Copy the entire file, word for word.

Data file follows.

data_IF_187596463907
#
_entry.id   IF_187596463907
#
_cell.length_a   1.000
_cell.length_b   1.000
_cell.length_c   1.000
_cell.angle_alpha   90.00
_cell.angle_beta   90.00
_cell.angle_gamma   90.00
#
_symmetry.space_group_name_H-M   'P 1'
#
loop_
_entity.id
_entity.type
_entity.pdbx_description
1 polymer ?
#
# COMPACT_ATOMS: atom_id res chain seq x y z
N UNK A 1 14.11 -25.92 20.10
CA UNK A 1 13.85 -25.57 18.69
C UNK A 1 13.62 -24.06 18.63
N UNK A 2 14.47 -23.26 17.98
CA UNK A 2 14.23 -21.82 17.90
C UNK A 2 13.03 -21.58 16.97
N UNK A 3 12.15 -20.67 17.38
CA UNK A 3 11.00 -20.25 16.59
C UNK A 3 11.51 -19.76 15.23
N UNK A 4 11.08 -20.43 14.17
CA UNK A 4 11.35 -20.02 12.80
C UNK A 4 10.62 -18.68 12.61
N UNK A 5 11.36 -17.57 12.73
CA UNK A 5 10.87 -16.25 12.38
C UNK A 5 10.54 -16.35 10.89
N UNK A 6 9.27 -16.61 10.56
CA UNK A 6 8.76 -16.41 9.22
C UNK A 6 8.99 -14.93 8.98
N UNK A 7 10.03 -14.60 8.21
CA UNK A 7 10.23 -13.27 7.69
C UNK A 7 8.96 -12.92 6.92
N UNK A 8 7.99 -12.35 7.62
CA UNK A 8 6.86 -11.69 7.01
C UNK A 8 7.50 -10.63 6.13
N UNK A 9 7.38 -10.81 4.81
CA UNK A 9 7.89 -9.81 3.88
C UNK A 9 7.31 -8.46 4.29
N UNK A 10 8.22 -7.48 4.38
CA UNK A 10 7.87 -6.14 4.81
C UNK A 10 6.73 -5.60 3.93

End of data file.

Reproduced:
data_IF_187596463907
#
_entry.id   IF_187596463907
#
_cell.length_a   1.000
_cell.length_b   1.000
_cell.length_c   1.000
_cell.angle_alpha   90.00
_cell.angle_beta   90.00
_cell.angle_gamma   90.00
#
_symmetry.space_group_name_H-M   'P 1'
#
loop_
_entity.id
_entity.type
_entity.pdbx_description
1 polymer ?
#
# COMPACT_ATOMS: atom_id res chain seq x y z
N UNK A 1 14.11 -25.92 20.10
CA UNK A 1 13.85 -25.57 18.69
C UNK A 1 13.62 -24.06 18.63
N UNK A 2 14.47 -23.26 17.98
CA UNK A 2 14.23 -21.82 17.90
C UNK A 2 13.03 -21.58 16.97
N UNK A 3 12.15 -20.67 17.38
CA UNK A 3 11.00 -20.25 16.59
C UNK A 3 11.51 -19.76 15.23
N UNK A 4 11.08 -20.43 14.17
CA UNK A 4 11.35 -20.02 12.80
C UNK A 4 10.62 -18.68 12.61
N UNK A 5 11.36 -17.57 12.73
CA UNK A 5 10.87 -16.25 12.38
C UNK A 5 10.54 -16.35 10.89
N UNK A 6 9.27 -16.61 10.56
CA UNK A 6 8.76 -16.41 9.22
C UNK A 6 8.99 -14.93 8.98
N UNK A 7 10.03 -14.60 8.21
CA UNK A 7 10.23 -13.27 7.69
C UNK A 7 8.96 -12.92 6.92
N UNK A 8 7.99 -12.35 7.62
CA UNK A 8 6.86 -11.69 7.01
C UNK A 8 7.50 -10.63 6.13
N UNK A 9 7.38 -10.81 4.81
CA UNK A 9 7.89 -9.81 3.88
C UNK A 9 7.31 -8.46 4.29
N UNK A 10 8.22 -7.48 4.38
CA UNK A 10 7.87 -6.14 4.81
C UNK A 10 6.73 -5.60 3.93